On a desolate stretch of road slicing first through sugarcane fields and then everglades in the Homestead region of South Florida, it must have felt like burning hell last July to an ex-racehorse waiting for the next thing to go wrong in his young life.
Emaciated and scared, Prodigioso shifted his weight gingerly on four painful feet that oozed with thrush. His back pasterns were flayed open with deep burns, probably ripped by rope, and a painful looking burn was raw and ugly on his lower lip.
His right eye, freshly blinded, somehow, showed him shadows that must have scared him as he waited to find out if bad people were coming for him.
New name: Pipe Dream
Sire: Southern Leader
Dam: Spirited Affair
Foal date: March 14, 2007When the SPCA showed up with an emergency trailer, Prodigioso was afraid of everyone. He trembled as he exited the trailer and gingerly walked to a waiting stall at Thoroughbred nonprofit Florida TRAC.
“It took him a solid six months of just being a horse and gaining weight to regain his confidence,” recalls Celia Scarlett-Fawkes, vice president and intake director of the charity that serves ex-racehorses that run on Florida tracks.
“It took quite a lot of time to get him to walk out of his stall door. He was newly blinded, we don’t know how. He could have run into a tree branch, we don’t know,” she says.
For eight months, Scarlett-Fawkes and her volunteers nursed Prodigioso back to health. And as he filled out, and his wounds healed, his faultless conformation and pretty way of moving were revealed. By the time his before/after photos were posted on Facebook, Scarlett-Fawkes realized she had a “pretty little mover” who attracted plenty of interest.
But once people learned the petite beauty was blind in one eye, most takers fell by the wayside.
Except for Niagara, Canada horseman Marilyn Lee-Hannah and her equestrian daughter Robin Hannah.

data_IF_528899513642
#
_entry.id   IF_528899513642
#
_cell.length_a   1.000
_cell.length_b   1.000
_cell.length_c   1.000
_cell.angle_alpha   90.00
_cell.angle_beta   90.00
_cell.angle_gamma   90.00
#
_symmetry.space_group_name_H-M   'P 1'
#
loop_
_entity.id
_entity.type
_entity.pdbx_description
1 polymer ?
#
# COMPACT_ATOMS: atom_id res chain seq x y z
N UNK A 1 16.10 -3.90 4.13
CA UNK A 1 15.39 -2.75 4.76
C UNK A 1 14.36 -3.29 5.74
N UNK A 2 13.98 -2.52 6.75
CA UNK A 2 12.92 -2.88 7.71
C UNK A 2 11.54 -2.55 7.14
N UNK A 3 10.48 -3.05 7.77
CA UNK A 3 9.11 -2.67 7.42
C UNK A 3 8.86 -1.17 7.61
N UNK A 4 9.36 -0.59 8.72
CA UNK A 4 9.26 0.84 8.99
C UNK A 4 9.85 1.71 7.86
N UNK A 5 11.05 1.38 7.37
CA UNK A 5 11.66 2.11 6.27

“When I first saw his picture, we were overflowing with horses. We have lesson horses, show horses, boarders, horses of all breeds, and we do rescues when we can,” Lee-Hannah says. “But I told my daughter about Prodigioso because he reminded me of a little horse we used to have, who I really loved, and she said, ‘Mom, we’re full. We already have too many horses.’ So I told her that he’s blind in one eye, and she said, ‘Well then, we have to have him.’ ”
The logic made sense to the softhearted horsemen who worried for a half-blind horse who was a dead-ringer for a favorite they used to own. That’s when they contacted Scarlett-Fawkes and offered him a home.
Well familiar with the Canadian equestrians and the good work they do at Sherwood Farm, Scarlett-Fawkes was thrilled when Lee-Hannah called. “The right person comes along for the right horse, and they are the perfect family for him,” she says.
Since his arrival on May 10 at his cooler northern home, Prodigioso has gamely learned to jump, and has proved to be the smartest mind they’ve ever worked with, Lee-Hannah says.Well familiar with the Canadian equestrians and the good work they do at Sherwood Farm, Scarlett-Fawkes was thrilled when Lee-Hannah called. “The right person comes along for the right horse, and they are the perfect family for him,” she says.
“He learns incredibly quick. He really wants to do everything you want him to do,” she adds. “Because of the vision thing, seeing new things and places is harder for him, but he’s calm, calm, and for a horse who’s only been jumping for a month and a half, he’s amazing.”
He is learning so fast that mother and daughter have dubbed him the whiz kid, and the weekend of Aug. 10, the stunning little beauty debuted at the Niagara Cup Series for green horses and handled the new environment with aplomb.
Tucking his knees to his chin, he beautifully jumped the 2-foot-9 jumps, all the while, trying his heart out for his new friends.
“I feel really humbled that a horse who has been so mistreated can still trust humans,” Lee-Hannah says. “It’s shameful what we do to them, and they still love us.” — Originally published on Aug. 16, 2013